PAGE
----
The SPCA is urging pet owners to have a plan for caring for them amid the coronavirus pandemic.
There is no evidence pets can infect humans with Covid-19 and the SPCA said people should not abandon their furry, feathery or fishy friends.
If someone does not have the virus, they should continue to care for their pets as normal, but wash their hands thoroughly before and after touching them, their food, toys and bedding.
The SPCA said people should think about what would happen to their pets if they or a family member got sick.
A care plan could include:
- Setting up an arrangement with a friend or family member, pet sitter or boarding facility to provide care should you or someone in your household become ill
- Making sure your pet is up to date on their vaccinations, in the event boarding becomes necessary.
- Ensuring all your pet's medications are documented with dosages and administering instructions, and a 30-day supply. Including a prescription from your veterinarian is also helpful
- Ensuring all pets have identification, including a collar with their current identification tags and a registered microchip (with up-to-date contact details)
- Creating a list of useful contact details such as your vet and pet insurance provider
- Having two weeks' worth of food, crates and extra supplies on hand. If you're not able to go to the supermarket or vet, ask a friend or neighbour if they can collect items for you, or call and see if delivery options are available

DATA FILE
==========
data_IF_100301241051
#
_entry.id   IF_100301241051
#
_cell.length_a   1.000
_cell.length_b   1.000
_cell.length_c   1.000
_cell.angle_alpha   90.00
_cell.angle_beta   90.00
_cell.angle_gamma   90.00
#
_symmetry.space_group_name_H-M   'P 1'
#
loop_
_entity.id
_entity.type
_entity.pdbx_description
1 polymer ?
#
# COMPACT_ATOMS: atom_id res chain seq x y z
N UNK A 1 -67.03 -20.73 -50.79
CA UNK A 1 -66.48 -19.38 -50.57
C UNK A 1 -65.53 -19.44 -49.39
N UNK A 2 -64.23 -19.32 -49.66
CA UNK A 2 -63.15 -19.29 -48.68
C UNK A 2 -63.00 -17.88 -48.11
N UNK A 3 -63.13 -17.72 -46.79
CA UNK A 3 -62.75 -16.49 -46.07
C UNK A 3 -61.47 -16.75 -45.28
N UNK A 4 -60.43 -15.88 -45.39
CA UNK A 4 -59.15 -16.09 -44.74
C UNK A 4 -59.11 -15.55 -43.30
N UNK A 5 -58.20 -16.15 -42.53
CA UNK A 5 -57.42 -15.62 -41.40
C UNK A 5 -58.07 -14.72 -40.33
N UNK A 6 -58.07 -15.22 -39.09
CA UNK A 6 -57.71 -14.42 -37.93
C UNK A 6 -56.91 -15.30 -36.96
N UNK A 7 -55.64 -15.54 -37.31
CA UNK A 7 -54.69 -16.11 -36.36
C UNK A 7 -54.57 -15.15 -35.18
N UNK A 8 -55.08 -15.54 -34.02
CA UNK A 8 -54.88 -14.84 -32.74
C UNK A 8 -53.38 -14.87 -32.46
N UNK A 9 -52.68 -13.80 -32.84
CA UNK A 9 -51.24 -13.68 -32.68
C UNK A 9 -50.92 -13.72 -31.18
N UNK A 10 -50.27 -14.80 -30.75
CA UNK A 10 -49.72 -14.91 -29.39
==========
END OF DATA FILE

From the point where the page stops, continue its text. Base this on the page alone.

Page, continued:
If someone is sick, they should arrange for someone else to care for their pet, if possible.
If they can't do this, as a precaution they should avoid contact with their pets, including petting, snuggling, being kissed or licked, and sharing food with them.
Cats should aslo be kept inside.
People who are self-isolating because they have travelled overseas can still take their dogs for walks, but they should avoid places where social contact is likely, maintaining a two-metre distance from other people.
They should not let people pet their dog and they should follow good hygiene practices, such as avoiding touching their face and washing their hands.
Dog owners can also think about things like introducing food puzzles to make meal times more interesting, playing fetch or tug, teaching them a new trick, and hiding treats around the garden or house and sending them off in search of them.
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